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Any student in any computer science program, or anyone who asked nicely, was given a single rack mounted server to run whatever they wanted on it, assuming it wasn't illegal or inappropriate or something.
Currently, of the 500 or so students in a computer science program, 43 of them chose to get a server; 27 other students were granted a server, usually to host websites for the school paper or something.
The provided quad-core server with gigabit ethernet was enough to run a simple website or video game server or storage server, however I wanted to run a Minecraft minigame server. At the start of Sophomore year, I got permission to bring in my own server equipped with a Threadripper 1950x, 128GB of RAM, and 4TB of raid 0 NVME storage; and I got a spare 10 gigabit ethernet port. I am able to run up to 25 games at a time, and still have enough processing power left for a website, the server lobby, and system tasks.
around 1500 unique players have logged into the server. a quarter of the 6000 total students enrolled at any point in the 3 years the server has been running.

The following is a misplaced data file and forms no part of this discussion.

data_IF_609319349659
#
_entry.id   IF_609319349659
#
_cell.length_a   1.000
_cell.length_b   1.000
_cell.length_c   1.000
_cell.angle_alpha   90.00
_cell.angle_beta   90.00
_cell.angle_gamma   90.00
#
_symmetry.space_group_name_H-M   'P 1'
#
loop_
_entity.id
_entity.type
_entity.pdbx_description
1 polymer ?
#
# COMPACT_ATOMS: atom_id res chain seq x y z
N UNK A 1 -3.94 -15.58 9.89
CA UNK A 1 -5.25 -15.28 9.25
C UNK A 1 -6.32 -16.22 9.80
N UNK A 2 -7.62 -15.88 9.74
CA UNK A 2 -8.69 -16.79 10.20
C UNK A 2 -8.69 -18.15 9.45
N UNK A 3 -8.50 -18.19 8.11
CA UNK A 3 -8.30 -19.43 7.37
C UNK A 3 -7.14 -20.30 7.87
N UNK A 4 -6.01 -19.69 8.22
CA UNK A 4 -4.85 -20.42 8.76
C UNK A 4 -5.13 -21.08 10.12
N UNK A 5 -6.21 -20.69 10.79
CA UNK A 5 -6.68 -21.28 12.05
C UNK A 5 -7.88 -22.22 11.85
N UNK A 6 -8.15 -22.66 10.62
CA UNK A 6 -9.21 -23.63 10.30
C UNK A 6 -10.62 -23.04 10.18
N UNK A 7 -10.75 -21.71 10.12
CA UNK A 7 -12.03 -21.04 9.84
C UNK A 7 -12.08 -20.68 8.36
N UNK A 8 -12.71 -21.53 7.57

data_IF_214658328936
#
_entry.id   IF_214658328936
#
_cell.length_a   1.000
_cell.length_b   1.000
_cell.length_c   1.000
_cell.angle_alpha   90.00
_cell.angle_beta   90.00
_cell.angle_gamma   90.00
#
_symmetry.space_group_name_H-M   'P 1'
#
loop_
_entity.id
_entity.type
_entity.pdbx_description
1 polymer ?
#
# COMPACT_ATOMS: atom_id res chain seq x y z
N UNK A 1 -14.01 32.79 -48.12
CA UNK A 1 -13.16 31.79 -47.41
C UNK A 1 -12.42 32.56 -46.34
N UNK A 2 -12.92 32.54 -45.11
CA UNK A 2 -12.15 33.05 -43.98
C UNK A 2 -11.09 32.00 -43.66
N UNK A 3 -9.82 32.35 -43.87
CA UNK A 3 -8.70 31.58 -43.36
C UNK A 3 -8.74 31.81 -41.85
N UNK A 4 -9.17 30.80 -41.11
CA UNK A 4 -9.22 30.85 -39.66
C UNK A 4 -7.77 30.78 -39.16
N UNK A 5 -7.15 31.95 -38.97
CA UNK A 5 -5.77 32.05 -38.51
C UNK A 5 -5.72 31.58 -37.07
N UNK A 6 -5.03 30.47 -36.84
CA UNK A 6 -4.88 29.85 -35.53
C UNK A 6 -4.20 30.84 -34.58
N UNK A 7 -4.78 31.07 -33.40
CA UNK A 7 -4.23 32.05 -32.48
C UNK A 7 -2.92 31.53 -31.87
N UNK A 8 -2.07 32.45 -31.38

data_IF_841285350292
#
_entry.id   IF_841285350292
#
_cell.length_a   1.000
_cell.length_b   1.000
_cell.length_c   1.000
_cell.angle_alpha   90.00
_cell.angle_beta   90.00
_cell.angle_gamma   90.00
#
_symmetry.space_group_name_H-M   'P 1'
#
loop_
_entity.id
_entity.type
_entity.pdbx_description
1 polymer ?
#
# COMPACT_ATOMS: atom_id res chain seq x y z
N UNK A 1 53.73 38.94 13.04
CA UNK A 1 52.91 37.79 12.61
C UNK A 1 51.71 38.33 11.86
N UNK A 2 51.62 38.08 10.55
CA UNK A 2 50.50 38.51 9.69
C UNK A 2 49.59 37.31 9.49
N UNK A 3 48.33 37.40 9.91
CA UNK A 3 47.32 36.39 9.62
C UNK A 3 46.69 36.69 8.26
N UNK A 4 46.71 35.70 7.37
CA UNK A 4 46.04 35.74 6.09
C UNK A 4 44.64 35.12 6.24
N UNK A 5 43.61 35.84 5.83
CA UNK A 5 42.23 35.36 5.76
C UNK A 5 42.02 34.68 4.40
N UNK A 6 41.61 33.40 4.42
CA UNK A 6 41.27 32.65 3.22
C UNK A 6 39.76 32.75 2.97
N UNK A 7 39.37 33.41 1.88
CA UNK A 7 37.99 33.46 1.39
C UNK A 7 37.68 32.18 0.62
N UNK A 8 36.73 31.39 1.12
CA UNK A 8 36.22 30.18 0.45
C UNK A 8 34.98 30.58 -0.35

During spring break when the administrators decided to keep the school closed for the rest of the year, the network admins expanded the schoool's VPN system so that students would still be able to access the extensive amount of resources inside the school network. All students have to do is download the openvpn profile, and then log in with their student ID and password. I have the connection set up on my desktop and laptop, but have it set so that my internet traffic is not sent through the VPN, just direct connections to local school resources and the DNS server.
A lot of donors to the school, myself in the past, have wondered why the school pays for private servers for students - it almost seems like a waste of money, but at $10,000 a year, it is only a hundredth of a percent of the schools' budget. At least for me, and quite possibly 200 students that use the server weekly, it provides a better sense of a community; something that I believe other places unfortunately do not have now.